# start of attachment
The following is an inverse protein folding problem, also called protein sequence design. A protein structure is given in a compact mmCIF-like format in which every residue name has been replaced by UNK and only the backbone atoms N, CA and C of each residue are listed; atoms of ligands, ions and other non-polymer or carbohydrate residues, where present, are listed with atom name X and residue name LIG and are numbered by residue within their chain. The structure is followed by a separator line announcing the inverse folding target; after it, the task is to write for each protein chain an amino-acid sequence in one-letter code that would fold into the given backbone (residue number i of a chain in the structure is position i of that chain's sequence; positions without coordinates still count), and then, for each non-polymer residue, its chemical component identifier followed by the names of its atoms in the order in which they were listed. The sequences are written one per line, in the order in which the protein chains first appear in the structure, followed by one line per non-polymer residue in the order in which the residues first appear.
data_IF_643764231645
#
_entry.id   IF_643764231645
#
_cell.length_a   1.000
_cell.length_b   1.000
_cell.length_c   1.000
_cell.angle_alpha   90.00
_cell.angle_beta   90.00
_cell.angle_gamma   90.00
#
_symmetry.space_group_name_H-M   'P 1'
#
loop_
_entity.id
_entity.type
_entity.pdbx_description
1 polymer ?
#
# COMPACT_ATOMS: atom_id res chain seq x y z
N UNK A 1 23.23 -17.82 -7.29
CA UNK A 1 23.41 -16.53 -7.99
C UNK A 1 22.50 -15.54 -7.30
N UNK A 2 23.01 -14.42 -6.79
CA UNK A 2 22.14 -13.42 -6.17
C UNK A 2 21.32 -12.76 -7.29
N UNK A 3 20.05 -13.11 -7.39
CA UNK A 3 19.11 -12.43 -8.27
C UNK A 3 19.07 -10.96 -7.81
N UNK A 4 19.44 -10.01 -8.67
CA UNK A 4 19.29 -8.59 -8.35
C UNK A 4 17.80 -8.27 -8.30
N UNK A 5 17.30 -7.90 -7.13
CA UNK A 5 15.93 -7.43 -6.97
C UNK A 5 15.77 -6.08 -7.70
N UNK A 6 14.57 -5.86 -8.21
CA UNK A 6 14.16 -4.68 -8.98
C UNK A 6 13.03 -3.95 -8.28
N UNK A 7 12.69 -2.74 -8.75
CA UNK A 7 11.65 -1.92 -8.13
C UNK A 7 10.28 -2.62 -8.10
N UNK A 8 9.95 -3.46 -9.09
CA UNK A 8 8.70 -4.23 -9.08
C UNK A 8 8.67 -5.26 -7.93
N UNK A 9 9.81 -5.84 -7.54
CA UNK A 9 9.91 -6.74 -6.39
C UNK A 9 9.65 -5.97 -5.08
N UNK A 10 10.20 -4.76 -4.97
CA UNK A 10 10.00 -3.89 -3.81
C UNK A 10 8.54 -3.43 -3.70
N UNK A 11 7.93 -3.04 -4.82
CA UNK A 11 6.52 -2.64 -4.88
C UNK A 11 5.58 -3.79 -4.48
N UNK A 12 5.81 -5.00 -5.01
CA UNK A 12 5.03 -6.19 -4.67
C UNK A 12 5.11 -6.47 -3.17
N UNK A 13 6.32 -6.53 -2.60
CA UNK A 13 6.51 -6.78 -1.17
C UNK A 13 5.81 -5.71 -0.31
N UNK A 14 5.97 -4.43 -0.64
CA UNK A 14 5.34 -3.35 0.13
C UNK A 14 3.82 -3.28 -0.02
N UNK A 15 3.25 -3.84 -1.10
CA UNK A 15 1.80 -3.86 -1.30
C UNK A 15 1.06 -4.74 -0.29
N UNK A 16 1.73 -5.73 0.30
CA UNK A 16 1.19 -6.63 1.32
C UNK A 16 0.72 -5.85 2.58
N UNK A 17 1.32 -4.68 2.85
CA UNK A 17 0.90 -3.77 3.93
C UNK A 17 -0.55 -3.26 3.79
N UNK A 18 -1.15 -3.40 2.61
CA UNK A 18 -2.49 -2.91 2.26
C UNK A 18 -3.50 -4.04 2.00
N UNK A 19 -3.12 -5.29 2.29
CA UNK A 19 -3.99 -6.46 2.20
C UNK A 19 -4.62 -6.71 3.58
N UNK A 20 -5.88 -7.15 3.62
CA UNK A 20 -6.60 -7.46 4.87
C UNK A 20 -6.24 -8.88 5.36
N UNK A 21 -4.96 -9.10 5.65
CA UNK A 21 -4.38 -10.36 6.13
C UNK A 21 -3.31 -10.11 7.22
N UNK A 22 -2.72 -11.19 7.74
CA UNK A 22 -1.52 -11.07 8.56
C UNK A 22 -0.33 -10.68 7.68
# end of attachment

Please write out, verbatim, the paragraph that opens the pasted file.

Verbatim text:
The following is an inverse protein folding problem, also called protein sequence design. A protein structure is given in a compact mmCIF-like format in which every residue name has been replaced by UNK and only the backbone atoms N, CA and C of each residue are listed; atoms of ligands, ions and other non-polymer or carbohydrate residues, where present, are listed with atom name X and residue name LIG and are numbered by residue within their chain. The structure is followed by a separator line announcing the inverse folding target; after it, the task is to write for each protein chain an amino-acid sequence in one-letter code that would fold into the given backbone (residue number i of a chain in the structure is position i of that chain's sequence; positions without coordinates still count), and then, for each non-polymer residue, its chemical component identifier followed by the names of its atoms in the order in which they were listed. The sequences are written one per line, in the order in which the protein chains first appear in the structure, followed by one line per non-polymer residue in the order in which the residues first appear.